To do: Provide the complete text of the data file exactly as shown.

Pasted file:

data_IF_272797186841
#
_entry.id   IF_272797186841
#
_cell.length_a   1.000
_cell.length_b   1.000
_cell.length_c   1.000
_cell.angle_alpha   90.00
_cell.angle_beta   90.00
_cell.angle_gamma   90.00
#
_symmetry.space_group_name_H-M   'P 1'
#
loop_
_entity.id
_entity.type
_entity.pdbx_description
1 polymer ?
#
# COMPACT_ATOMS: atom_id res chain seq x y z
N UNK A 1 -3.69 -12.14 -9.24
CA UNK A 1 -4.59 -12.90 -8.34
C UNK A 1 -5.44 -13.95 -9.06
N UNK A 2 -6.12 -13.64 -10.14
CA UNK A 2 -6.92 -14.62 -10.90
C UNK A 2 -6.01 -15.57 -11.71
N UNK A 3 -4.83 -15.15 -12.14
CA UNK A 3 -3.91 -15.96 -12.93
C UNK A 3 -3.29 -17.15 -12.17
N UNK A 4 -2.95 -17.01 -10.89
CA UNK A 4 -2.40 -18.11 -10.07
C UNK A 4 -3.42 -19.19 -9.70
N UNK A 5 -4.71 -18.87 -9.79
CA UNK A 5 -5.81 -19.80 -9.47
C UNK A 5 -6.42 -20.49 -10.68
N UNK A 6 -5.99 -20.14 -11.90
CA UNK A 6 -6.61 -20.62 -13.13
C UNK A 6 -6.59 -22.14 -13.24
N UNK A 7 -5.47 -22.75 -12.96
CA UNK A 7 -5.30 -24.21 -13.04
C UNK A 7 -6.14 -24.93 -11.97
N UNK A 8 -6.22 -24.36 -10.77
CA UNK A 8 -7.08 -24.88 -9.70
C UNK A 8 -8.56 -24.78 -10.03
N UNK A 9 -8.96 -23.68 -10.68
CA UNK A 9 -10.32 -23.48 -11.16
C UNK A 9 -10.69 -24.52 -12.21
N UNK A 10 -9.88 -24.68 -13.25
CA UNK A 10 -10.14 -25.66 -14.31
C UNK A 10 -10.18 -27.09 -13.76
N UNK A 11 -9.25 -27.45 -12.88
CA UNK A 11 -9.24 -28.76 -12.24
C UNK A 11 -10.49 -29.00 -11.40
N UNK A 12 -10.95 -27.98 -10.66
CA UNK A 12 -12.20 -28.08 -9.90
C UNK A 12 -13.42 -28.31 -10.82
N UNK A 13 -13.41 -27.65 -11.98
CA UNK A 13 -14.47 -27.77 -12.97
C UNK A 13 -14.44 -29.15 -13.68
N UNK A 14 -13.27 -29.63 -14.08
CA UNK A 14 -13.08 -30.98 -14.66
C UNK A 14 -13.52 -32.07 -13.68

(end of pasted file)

data_IF_272797186841
#
_entry.id   IF_272797186841
#
_cell.length_a   1.000
_cell.length_b   1.000
_cell.length_c   1.000
_cell.angle_alpha   90.00
_cell.angle_beta   90.00
_cell.angle_gamma   90.00
#
_symmetry.space_group_name_H-M   'P 1'
#
loop_
_entity.id
_entity.type
_entity.pdbx_description
1 polymer ?
#
# COMPACT_ATOMS: atom_id res chain seq x y z
N UNK A 1 -3.69 -12.14 -9.24
CA UNK A 1 -4.59 -12.90 -8.34
C UNK A 1 -5.44 -13.95 -9.06
N UNK A 2 -6.12 -13.64 -10.14
CA UNK A 2 -6.92 -14.62 -10.90
C UNK A 2 -6.01 -15.57 -11.71
N UNK A 3 -4.83 -15.15 -12.14
CA UNK A 3 -3.91 -15.96 -12.93
C UNK A 3 -3.29 -17.15 -12.17
N UNK A 4 -2.95 -17.01 -10.89
CA UNK A 4 -2.40 -18.11 -10.07
C UNK A 4 -3.42 -19.19 -9.70
N UNK A 5 -4.71 -18.87 -9.79
CA UNK A 5 -5.81 -19.80 -9.47
C UNK A 5 -6.42 -20.49 -10.68
N UNK A 6 -5.99 -20.14 -11.90
CA UNK A 6 -6.61 -20.62 -13.13
C UNK A 6 -6.59 -22.14 -13.24
N UNK A 7 -5.47 -22.75 -12.96
CA UNK A 7 -5.30 -24.21 -13.04
C UNK A 7 -6.14 -24.93 -11.97
N UNK A 8 -6.22 -24.36 -10.77
CA UNK A 8 -7.08 -24.88 -9.70
C UNK A 8 -8.56 -24.78 -10.03
N UNK A 9 -8.96 -23.68 -10.68
CA UNK A 9 -10.32 -23.48 -11.16
C UNK A 9 -10.69 -24.52 -12.21
N UNK A 10 -9.88 -24.68 -13.25
CA UNK A 10 -10.14 -25.66 -14.31
C UNK A 10 -10.18 -27.09 -13.76
N UNK A 11 -9.25 -27.45 -12.88
CA UNK A 11 -9.24 -28.76 -12.24
C UNK A 11 -10.49 -29.00 -11.40
N UNK A 12 -10.95 -27.98 -10.66
CA UNK A 12 -12.20 -28.08 -9.90
C UNK A 12 -13.42 -28.31 -10.82
N UNK A 13 -13.41 -27.65 -11.98
CA UNK A 13 -14.47 -27.77 -12.97
C UNK A 13 -14.44 -29.15 -13.68
N UNK A 14 -13.27 -29.63 -14.08
CA UNK A 14 -13.08 -30.98 -14.66
C UNK A 14 -13.52 -32.07 -13.68